Israel predicted to sweat in 35° Celsius heat 80 days a year toward century’s end

Report also forecasts around 145 tropical nights per year during which average temperatures will not drop below 20°, making it harder for buildings to cool down

Sue Surkes is The Times of Israel's environment reporter

Illustrative. Heatwave. (iStock by Getty Images)
Illustrative. Heatwave. (iStock by Getty Images)

In just two to three generations, Israelis will likely be living with maximum average daytime temperatures of more than 35 degrees Celsius (95° Fahrenheit) for around 80 days in the year, compared with just 35 such days yearly between 1995 and 2014, according to an OECD report published at the end of last week.

Between 2080 and 2099 — the period for which the predictions were made — Israelis will sleep through 145 nights per year during which average temperatures will not drop below 20 degrees (68° Fahrenheit), compared with 97 such nights annually between 1995 and 2014. Nighttime temperatures of 20° Celsius and above are regarded as tropical and make it harder for buildings to cool before the next day’s heat sets in.

Toward the end of the century, Israel will also be more exposed to drought conditions, per capita, than any other country surveyed for the report.

When considering the percentage drop in soil moisture between the periods 1981 to 2010 and 2018 to 2022, the country falls behind only India, New Zealand, and Greece.

The figures were highlighted Sunday by Prof. Noga Kronfeld-Schor, chief scientist at the Environmental Protection Ministry, at the start of an online conference on progress made by a ministry unit responsible for preparing the country to deal with the effects of climate change.

They come just before the beginning of COP28, the UN’s annual climate conference, which kicks off in Dubai on November 30.

Environmental Protection Ministry Chief Scientist Prof Noga Kronfeld-Shor (left) and former Environmental Protection Minister Tamar Zandberg at a session on climate change preparedness at the Israeli pavilion, UN COP27 climate conference, Sharm el-Sheikh, Egypt, November 17, 2022.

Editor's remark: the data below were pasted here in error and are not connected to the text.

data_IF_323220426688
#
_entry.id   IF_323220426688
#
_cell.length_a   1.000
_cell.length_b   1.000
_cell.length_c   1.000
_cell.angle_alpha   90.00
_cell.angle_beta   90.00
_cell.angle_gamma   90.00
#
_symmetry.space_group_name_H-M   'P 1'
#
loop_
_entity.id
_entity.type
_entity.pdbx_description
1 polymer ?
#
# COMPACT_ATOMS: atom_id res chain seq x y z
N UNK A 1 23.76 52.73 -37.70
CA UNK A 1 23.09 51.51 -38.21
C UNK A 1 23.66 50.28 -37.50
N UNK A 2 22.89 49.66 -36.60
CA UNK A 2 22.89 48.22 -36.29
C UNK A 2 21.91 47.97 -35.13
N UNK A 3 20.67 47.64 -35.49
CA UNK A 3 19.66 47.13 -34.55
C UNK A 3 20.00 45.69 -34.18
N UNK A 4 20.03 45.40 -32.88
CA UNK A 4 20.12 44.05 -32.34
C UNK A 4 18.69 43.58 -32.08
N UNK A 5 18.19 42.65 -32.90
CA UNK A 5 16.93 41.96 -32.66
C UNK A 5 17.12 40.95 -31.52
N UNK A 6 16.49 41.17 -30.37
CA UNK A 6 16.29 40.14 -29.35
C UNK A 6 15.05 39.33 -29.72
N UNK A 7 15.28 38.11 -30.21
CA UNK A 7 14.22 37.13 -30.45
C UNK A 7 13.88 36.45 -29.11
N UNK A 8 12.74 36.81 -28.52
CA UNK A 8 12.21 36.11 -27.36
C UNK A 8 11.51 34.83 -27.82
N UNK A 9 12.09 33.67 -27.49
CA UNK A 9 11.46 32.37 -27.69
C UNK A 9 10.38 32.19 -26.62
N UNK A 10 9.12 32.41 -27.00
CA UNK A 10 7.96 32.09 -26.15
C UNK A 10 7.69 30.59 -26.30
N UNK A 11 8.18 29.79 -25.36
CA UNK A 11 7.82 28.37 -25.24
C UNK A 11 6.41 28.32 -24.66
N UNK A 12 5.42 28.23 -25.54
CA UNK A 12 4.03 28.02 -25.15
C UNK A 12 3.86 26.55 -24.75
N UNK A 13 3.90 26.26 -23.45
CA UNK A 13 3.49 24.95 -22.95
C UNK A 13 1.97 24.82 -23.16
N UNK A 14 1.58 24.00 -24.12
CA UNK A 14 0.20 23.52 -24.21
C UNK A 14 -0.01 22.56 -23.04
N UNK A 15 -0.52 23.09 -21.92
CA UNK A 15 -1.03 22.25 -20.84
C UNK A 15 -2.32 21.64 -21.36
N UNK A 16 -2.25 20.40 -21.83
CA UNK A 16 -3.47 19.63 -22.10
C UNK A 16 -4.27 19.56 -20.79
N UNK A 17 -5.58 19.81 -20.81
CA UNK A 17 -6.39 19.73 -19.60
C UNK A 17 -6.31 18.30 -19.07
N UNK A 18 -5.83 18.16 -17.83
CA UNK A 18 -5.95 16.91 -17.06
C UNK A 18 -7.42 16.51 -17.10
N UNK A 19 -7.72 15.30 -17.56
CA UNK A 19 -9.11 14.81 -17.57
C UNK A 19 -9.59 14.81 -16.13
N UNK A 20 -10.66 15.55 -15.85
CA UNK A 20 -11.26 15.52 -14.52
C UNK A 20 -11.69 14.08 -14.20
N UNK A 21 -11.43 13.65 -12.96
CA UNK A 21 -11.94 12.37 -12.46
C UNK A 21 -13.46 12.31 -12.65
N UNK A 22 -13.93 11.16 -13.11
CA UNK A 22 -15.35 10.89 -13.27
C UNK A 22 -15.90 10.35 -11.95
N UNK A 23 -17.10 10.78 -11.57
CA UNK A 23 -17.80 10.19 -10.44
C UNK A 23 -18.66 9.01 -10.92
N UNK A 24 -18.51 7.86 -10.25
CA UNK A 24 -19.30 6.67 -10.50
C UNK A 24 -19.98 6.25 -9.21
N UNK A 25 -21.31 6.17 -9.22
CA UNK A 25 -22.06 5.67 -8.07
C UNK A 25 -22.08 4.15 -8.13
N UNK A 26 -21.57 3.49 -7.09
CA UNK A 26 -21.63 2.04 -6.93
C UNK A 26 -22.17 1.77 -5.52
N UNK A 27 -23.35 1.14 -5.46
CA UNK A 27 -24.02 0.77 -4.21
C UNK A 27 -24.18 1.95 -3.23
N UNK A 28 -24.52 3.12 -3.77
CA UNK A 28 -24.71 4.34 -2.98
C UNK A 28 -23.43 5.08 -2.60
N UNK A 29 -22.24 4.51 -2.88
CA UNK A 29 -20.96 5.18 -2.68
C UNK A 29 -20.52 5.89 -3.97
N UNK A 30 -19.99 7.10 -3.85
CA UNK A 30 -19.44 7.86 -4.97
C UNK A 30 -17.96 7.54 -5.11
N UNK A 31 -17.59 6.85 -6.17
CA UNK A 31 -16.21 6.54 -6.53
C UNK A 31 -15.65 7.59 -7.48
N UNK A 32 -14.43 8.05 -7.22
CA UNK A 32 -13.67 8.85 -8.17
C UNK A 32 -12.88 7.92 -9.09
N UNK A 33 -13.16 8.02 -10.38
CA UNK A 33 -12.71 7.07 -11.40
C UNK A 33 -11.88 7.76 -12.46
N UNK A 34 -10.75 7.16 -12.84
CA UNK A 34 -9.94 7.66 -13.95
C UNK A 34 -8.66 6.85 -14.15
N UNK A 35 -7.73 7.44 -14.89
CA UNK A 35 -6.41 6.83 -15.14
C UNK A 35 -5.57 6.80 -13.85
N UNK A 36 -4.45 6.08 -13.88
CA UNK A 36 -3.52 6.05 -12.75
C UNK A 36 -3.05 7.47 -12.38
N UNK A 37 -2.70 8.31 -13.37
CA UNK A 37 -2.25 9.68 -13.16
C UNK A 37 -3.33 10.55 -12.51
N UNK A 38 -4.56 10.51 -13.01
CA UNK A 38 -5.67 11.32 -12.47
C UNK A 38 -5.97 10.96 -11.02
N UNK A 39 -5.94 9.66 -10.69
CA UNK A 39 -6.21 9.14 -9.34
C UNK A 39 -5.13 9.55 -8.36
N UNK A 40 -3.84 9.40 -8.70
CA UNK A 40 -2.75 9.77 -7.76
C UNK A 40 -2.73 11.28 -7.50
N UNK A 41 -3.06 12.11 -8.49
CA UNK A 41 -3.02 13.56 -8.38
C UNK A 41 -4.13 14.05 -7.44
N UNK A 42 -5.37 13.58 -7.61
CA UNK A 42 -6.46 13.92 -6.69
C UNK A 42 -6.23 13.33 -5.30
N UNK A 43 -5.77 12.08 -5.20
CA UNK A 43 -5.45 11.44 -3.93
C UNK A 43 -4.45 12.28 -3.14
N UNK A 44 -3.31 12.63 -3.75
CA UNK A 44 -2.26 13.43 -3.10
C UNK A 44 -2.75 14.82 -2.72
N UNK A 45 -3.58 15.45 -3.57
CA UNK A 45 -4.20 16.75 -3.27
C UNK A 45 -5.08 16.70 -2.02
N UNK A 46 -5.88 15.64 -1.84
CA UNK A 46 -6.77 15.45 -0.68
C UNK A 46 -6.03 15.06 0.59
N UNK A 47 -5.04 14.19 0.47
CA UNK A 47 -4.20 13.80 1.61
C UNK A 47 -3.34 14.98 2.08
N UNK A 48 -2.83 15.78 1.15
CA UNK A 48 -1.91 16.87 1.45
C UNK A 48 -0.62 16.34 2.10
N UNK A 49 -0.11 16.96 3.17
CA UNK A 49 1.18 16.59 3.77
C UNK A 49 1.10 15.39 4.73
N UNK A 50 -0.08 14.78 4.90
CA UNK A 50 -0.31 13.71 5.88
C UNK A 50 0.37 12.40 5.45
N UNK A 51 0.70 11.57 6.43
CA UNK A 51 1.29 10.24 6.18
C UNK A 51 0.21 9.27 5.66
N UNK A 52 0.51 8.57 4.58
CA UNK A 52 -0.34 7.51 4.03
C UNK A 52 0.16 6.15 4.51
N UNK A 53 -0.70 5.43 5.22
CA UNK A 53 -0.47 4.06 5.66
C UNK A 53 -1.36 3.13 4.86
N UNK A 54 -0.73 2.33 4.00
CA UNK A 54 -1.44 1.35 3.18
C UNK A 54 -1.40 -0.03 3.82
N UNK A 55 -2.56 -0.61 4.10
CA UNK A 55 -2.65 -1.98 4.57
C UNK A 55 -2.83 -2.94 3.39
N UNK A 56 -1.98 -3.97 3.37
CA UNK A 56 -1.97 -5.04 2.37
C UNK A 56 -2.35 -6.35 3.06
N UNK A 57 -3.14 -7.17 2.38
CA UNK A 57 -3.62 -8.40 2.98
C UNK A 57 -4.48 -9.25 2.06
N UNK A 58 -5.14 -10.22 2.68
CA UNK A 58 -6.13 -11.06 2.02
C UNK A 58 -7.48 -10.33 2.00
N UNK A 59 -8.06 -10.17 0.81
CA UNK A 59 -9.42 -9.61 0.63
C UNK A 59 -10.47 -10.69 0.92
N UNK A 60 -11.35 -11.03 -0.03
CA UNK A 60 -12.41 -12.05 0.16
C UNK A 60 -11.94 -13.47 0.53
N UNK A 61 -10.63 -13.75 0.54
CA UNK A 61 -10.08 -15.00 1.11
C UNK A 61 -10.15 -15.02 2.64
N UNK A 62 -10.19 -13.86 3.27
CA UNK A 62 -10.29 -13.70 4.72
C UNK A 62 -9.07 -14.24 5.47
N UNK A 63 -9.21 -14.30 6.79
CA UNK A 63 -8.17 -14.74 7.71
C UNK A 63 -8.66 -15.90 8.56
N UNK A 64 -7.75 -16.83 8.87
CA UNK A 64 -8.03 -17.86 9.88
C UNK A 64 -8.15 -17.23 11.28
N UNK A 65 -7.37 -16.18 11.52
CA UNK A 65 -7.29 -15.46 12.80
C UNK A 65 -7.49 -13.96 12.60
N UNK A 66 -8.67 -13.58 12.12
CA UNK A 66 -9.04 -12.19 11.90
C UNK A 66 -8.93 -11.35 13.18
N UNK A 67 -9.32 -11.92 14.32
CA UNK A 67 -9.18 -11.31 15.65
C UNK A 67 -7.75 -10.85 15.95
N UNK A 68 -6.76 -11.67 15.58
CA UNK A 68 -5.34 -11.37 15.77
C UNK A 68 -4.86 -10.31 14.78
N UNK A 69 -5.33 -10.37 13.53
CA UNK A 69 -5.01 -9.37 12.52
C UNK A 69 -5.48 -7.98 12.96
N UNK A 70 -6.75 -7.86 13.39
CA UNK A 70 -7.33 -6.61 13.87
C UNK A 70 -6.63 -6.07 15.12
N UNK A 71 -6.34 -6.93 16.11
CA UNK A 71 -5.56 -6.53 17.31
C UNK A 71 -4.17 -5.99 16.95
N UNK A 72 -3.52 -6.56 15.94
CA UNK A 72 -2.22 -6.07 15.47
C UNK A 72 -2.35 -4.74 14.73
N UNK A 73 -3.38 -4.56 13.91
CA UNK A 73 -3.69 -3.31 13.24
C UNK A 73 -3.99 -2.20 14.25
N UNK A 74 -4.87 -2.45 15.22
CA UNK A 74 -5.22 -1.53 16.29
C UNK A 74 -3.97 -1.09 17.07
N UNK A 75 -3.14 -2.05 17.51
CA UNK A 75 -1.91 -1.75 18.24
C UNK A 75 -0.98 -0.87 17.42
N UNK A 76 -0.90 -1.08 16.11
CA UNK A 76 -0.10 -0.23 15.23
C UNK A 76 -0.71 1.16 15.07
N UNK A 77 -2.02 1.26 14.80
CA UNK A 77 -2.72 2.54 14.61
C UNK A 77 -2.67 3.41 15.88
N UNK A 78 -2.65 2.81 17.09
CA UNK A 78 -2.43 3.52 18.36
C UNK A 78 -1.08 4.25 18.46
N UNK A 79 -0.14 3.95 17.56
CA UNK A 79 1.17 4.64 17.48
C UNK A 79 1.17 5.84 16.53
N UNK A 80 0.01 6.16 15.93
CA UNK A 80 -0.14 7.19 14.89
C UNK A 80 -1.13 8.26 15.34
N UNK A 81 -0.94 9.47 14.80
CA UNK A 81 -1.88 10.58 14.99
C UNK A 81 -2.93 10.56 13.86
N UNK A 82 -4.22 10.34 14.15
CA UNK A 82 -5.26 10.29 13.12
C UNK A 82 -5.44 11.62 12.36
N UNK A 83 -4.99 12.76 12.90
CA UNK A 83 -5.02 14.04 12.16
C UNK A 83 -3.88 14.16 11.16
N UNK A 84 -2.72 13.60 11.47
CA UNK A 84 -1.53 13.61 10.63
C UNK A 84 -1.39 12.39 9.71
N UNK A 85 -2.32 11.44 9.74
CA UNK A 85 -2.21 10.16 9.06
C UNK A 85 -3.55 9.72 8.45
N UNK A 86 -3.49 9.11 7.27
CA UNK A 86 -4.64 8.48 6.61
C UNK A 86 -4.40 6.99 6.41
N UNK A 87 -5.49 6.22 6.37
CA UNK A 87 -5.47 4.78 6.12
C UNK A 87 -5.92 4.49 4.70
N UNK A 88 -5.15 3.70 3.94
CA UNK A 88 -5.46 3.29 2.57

This year is on track to become the hottest on record, Kronfeld-Schor said.

Part of the reason is El Niño, a phenomenon that occurs every two to seven years, during which surface temperatures in the central and eastern equatorial Pacific Ocean warm up.

According to the European Union’s Copernicus Climate Change Service, the mean temperature across the globe from January to October reached 1.43 degrees Celsius (2.57° Fahrenheit) above the pre-industrial average for those months.

That is close to the limit of 1.5 degrees Celsius (2.7° Fahrenheit), within which the world agreed in Paris in 2015 to keep temperature rises when compared with the pre-industrial era (between 1850 and 1900).

In May, the World Meteorological Organization (WMO) said there was a 66% chance of reaching 1.5°C by 2027, up from 50% in 2022.

Scientists have warned that breaching the 1.5-degree Celsius average over a 20- or 30-year period is likely to lead to tipping points when climate-driven changes will speed up and might become irreversible. These include the melting of the Arctic and Antarctic ice sheets (with accelerated sea level rise as a result), the dieback of the Amazon rainforest, the death of coral reefs, and a collapse of the way surface and deep currents in the Atlantic Ocean circulate.

Damage from massive flooding is seen in Derna, Libya, September 13, 2023. (AP/Yousef Murad)

The long-term average temperature increase, compared with pre-industrial times, currently hovers around 1.1 degrees Celsius to 1.2 degrees Celsius (1.98° Fahrenheit to 2.16° Fahrenheit) globally.

The direct economic loss globally from climate change-induced disasters (not including the costs to the environment and public health) has been increasing between 1989 to 2020 from roughly $50 billion in 1989 to $175 billion in 2020, according to the United Nations Disaster Risk Reduction office.

Scientists say the world must cut its carbon dioxide emissions by half by 2035 to have a fighting chance of staying below the 1.5 degree Celsius threshold.

And yet, according to a graph from the UNDRR, out of $133 billion spent on disasters between 2010 and 2019, only $5.5 billion, or 4.1%, was spent on preparing for and preventing such disasters. Most went to emergency response.

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